Weatherley (1962), (2) Electrolyte Leakage (EL) as described
by Pinhero et al. (1997), and Fv/Fmdetermination (Woo
et al., 2008). The experiment was done using 1-month-old
plants under a water shortage condition (dry season). The
starting of the experiment was ceasing the plants irrigation and
the measurement of the physiological parameters previously
mentioned. For Fv/Fmdetermination, three different leaves by
treatment were measured from dark-adapted plants during 30
min, and then were subjected to an initial saturating pulse of 900
µmol photons m2s1, followed by a 40′′ delay in darkness and
subsequently 10’ of actinic illumination with saturating flashes at
20′′ intervals, using a foliar chamber 6400-40 coupled to LI-6400
fluorometer (LICOR), and were calculated following reported
methods (Woo et al., 2008).
For the transcriptome approach, a second experiment was
performed using the most drought tolerant genotype. The
growth conditions were similar to the previous experiment
and plant tissues were collected at the following stages: (a)
Stage 1 (D1), where relative water content (RWC) was near
80% (similar to control) and soil potential was significant
different between control and drought (0.6 MPa and 1.3
MPa, respectively); (b) Stage 2 (D2), where leaf RWC was
near 50–60% and the soil potential was 1.3 MPa; and (c)
Stage 3 (D3), where leaf RWC was near 30% and soil potential
was 2.7 MPa. For the control samples, the same stages were
used (C1, C2, C3), in which the analyzed parameters were
similar to stage 1 control (80% RWC and 0.6 MPa soil
potential) (Table S1). The collected tissues (whole plants) were
frozen in liquid nitrogen and then placed at 80C until
further use.
RNA Extraction
Total RNA was obtained from plant tissues using the Trizol
reagent (Invitrogen Corp., Carlsbad, CA, USA) following the
manufacturer’s protocol. We extracted the RNA individually
from three different plants for each stage (D1, D2, and D3; C1,
C2, and C3), and tissues were separated between root and shoot.
After quality analysis (Meisel et al., 2005) we composed two
different pools (drought and control) using the same quantity
from each plant tissue (root and shoot, 1.6 µg each) and sent
to Macrogen (http://www.macrogen.com) for Illumina 100 bp
paired-ends sequencing procedure.
Library Construction, Deep Sequencing
and De novo Transcriptome Assembly
Library construction and deep sequencing for each sample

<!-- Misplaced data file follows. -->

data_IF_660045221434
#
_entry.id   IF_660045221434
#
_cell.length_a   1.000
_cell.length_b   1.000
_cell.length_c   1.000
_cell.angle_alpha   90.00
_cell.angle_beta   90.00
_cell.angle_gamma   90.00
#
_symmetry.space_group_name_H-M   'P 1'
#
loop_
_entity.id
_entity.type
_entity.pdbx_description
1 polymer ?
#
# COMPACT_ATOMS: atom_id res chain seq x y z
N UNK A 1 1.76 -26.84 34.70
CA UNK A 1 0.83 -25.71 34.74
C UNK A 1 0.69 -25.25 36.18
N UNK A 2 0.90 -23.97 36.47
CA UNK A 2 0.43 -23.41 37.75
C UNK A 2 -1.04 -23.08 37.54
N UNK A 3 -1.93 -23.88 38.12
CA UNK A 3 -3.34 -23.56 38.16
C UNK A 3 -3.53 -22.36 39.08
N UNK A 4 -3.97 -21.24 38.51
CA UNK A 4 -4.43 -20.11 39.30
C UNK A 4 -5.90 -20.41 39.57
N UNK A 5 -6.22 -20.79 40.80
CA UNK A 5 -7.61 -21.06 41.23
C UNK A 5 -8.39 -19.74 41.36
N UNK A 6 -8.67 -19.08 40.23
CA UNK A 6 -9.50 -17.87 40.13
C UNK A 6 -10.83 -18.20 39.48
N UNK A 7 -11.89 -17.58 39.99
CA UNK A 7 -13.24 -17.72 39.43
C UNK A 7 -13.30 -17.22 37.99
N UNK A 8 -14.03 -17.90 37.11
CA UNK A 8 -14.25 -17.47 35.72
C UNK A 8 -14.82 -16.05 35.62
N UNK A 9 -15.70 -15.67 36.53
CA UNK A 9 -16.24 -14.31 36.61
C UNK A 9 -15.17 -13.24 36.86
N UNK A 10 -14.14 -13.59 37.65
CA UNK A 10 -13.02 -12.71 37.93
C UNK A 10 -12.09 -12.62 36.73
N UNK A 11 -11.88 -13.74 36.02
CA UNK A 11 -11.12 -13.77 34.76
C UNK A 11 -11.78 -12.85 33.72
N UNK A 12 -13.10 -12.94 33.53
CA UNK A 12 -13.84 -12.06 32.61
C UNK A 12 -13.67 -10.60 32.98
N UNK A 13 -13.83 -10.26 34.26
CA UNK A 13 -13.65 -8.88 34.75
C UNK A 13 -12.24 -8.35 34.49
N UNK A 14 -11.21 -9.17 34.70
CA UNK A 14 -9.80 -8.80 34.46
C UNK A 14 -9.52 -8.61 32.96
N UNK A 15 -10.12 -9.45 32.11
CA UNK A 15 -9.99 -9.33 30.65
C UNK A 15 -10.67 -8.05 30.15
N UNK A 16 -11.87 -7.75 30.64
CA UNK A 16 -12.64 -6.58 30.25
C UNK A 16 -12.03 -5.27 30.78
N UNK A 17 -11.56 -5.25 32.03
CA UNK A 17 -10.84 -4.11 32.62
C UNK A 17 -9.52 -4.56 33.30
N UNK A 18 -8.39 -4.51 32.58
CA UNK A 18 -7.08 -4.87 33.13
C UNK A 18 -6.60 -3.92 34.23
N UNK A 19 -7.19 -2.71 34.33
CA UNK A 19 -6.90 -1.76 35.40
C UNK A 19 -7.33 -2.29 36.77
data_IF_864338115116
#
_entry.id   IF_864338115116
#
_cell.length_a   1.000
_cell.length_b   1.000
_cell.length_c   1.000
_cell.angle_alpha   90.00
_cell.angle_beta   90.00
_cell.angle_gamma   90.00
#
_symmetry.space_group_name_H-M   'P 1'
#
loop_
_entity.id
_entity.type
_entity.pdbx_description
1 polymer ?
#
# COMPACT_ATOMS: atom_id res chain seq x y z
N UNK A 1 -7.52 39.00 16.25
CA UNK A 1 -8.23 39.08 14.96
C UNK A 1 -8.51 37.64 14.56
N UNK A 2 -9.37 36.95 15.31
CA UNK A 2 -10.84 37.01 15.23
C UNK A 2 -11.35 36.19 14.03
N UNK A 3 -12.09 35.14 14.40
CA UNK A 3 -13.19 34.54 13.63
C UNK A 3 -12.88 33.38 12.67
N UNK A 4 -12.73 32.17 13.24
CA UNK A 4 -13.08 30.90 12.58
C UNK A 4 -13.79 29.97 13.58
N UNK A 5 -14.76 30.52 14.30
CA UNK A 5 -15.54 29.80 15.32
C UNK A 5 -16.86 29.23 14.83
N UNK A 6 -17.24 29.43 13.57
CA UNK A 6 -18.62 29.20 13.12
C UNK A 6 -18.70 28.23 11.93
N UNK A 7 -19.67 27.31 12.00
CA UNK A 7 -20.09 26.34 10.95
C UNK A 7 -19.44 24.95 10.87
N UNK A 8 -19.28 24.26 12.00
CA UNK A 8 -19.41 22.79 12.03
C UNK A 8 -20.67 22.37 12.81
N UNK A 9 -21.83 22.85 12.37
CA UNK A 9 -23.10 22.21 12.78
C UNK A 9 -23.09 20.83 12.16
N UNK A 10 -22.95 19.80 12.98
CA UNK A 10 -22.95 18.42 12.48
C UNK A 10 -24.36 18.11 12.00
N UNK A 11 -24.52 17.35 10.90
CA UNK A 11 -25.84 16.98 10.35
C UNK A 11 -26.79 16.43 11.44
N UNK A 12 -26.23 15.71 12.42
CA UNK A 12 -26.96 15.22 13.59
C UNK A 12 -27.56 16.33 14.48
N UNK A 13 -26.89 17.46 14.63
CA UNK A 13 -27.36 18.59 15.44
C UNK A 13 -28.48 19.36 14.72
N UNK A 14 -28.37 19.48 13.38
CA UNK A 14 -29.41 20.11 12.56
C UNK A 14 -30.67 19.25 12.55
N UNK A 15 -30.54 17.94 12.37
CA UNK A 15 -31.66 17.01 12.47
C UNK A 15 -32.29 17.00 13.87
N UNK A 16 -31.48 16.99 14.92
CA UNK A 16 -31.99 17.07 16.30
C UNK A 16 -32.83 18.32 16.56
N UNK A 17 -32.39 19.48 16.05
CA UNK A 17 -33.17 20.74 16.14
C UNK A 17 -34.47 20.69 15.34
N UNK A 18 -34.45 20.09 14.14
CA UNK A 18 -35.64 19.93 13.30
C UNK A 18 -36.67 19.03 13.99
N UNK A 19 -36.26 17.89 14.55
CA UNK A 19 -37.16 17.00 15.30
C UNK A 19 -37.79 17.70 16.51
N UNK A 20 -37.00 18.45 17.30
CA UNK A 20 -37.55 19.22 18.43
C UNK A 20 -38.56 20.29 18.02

were performed at Macrogen (Inc. Seoul, South Korea) using
Solexa HiSeq2000 platform with the previous construction of
a Truseq mRNA library for paired end application according
to Macrogen’s protocol with an insertion length of 550 bp.
The sequence reads were quality trimmed and assembled using
the CLC Genome Workbench version 4.8 (CLC Bio: CLC
genomics workbench [http://www.clcbio.com]). Trimming was
done following parameters: Q 20; no more than 2 ambiguities;
final read length 50 bp. Reads assembly was done from a
pooling of all the paired end short-read data (hybrid assembly)
using the following parameters: similarity =0.95; length fraction
=0.7; insertion/deletion cost =3; mismatch cost =3; automatic
bubble and word size; minimum contig length of 200 bp to avoid
singlets. Paired end range distance was 217 to 442 bp for the
control sample and 211 to 380 bp for the drought treatment
sample. To compare contigs assembly we used both CLC and
Oases 0.1.22 (Schulz et al., 2012) [http://www.ebi.ac.uk/~zerbino/
oases]. Contigs were scanned for full length coding sequence
(full length CDS) using the tool GETORF from EMBOSS version
6.3.1 (Rice et al., 2000), looking for open reading frame regions
between START and STOP codons and a minimum of 300
nucleotides. Considering that drought related proteins described
in other models have more than 100 aa, and incomplete genes
can’t be resolved without a deep genome exploration that is out of
the scope of this work, we chose this cutoff to avoid the presence
of incomplete genes. Results were filtered through Perl script to
obtain the longest predicted CDS by contig.
Exploratory Data Analysis
Contigs with predicted full length CDS obtained from the de novo
hybrid assembly were used as a reference set of transcripts for
RNA-seq analysis. Short-read sequence data from control and
drought samples were separately mapped against the reference
set of assembled transcripts using the CLC Genome Workbench
RNA-seq function using the following parameters: similarity =
0.95; length fraction =0.7; maximum mismatches =2; unspecific
match limit =10. Paired reads were counted as two, and paired
end distances were set as described previously for the assembly.